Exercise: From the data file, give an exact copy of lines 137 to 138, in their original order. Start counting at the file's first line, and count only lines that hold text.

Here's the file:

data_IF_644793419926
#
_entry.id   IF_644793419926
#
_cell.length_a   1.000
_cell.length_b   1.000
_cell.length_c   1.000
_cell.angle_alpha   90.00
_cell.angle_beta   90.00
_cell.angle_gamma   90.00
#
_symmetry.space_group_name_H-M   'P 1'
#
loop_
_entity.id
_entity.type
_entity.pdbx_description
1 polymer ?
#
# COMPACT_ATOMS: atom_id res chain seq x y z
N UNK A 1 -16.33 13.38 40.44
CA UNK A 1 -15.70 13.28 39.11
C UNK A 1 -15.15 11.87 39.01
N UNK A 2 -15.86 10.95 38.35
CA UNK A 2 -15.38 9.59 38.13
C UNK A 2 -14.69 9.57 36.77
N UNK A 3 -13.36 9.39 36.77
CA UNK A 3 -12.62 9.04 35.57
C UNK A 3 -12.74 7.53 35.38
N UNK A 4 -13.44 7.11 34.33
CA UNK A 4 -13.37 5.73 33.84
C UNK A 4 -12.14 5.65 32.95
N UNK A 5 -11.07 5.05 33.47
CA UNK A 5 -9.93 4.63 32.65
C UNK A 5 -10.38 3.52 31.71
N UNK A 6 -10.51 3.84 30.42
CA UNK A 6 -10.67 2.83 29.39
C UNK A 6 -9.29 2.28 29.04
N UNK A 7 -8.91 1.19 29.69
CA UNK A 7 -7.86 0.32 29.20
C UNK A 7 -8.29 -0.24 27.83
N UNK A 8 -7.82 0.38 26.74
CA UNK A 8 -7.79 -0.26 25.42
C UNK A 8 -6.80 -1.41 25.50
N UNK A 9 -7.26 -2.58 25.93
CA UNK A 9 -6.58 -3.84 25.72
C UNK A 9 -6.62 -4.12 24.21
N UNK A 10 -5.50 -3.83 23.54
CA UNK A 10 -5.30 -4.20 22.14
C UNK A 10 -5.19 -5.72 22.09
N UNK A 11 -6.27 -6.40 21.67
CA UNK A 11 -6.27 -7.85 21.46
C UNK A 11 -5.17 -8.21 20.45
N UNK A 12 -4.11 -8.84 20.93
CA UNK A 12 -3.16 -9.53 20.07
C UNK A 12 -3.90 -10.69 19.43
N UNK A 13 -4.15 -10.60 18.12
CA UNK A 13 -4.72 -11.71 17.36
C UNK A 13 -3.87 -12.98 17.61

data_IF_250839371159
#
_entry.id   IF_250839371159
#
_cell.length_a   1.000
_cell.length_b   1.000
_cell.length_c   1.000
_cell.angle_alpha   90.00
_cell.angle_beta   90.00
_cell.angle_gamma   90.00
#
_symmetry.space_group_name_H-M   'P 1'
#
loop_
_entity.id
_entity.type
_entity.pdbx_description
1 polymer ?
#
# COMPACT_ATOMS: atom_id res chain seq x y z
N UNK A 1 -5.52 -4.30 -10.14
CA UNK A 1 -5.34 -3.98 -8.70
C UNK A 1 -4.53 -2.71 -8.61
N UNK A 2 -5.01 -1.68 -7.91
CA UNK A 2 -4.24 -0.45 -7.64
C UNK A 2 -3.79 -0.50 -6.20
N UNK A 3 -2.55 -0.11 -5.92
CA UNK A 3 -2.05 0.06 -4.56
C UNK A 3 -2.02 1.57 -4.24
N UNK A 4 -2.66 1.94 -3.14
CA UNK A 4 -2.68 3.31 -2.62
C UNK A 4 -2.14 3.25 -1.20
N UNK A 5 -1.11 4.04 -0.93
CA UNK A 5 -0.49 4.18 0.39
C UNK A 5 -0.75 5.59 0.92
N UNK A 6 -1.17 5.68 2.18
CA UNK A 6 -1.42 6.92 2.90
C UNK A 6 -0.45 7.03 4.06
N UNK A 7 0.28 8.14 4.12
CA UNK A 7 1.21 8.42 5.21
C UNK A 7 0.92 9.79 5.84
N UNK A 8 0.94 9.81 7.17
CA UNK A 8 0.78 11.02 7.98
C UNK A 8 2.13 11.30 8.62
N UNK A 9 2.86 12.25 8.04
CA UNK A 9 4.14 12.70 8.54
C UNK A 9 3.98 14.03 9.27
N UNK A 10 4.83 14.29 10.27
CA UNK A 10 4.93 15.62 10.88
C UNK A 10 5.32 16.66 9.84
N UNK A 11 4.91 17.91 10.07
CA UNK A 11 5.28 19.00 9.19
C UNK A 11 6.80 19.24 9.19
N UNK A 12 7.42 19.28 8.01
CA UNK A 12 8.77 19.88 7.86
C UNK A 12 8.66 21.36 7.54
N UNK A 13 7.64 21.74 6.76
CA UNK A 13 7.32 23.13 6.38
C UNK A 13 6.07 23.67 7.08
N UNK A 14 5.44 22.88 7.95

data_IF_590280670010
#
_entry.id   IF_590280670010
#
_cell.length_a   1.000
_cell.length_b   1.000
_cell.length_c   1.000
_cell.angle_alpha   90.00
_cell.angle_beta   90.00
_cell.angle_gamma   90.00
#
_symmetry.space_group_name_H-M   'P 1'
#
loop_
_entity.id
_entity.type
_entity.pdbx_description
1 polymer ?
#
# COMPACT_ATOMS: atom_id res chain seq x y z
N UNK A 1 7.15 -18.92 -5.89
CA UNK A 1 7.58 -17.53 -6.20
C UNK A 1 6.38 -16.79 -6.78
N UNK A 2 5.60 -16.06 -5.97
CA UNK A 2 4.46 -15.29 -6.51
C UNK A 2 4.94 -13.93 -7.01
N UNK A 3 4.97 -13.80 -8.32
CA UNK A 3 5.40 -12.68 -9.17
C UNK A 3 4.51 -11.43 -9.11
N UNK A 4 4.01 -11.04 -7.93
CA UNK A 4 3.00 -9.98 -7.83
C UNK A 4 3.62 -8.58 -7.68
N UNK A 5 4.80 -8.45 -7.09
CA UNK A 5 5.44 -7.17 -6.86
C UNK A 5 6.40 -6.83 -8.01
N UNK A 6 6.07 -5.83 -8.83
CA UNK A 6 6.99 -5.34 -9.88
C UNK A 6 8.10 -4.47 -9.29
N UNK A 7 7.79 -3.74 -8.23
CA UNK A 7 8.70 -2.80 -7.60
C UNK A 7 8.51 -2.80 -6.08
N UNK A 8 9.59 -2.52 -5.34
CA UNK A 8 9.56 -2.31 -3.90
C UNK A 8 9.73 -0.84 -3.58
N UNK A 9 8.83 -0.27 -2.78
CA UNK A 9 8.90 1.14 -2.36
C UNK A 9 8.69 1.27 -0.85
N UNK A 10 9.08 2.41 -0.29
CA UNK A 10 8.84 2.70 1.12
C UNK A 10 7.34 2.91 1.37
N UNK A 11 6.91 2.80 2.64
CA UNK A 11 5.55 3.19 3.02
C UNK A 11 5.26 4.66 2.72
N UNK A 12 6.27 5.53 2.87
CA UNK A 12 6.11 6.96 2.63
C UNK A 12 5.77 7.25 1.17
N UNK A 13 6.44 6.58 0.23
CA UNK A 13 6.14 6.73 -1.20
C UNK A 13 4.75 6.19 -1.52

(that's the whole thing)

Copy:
1 polymer ?
#